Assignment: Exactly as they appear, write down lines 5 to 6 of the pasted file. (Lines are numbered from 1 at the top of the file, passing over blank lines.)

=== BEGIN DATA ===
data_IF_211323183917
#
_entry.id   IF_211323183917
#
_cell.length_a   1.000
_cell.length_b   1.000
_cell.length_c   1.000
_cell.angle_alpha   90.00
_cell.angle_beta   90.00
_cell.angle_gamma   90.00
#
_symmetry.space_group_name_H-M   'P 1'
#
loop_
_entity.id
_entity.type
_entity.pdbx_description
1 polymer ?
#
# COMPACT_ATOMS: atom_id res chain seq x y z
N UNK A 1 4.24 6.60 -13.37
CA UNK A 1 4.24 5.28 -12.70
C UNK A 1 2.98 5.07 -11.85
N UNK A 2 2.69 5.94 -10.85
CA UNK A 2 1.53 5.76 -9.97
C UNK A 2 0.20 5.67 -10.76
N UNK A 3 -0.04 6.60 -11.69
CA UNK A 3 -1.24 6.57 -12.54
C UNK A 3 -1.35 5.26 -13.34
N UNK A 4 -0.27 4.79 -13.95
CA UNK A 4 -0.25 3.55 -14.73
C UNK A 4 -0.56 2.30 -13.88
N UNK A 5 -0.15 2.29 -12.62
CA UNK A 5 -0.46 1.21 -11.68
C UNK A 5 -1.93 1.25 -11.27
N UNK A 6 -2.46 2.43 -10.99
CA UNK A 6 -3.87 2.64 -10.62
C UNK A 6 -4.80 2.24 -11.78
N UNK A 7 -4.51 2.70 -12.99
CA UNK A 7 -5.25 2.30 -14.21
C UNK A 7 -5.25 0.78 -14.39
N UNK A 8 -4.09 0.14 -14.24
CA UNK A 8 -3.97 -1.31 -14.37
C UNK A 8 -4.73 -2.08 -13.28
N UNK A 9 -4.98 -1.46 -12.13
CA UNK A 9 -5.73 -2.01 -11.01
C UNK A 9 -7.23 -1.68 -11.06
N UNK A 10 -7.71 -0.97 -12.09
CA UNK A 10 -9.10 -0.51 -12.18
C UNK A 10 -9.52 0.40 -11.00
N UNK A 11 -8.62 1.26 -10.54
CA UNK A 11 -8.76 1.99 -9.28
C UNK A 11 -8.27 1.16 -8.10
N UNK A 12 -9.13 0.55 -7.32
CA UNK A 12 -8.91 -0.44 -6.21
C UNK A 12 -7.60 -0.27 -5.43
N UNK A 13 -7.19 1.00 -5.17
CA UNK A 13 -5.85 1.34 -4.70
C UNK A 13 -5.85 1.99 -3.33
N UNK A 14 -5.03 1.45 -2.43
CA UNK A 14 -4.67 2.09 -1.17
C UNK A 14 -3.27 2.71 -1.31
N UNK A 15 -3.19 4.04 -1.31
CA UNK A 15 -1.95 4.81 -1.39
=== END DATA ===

_cell.length_a   1.000
_cell.length_b   1.000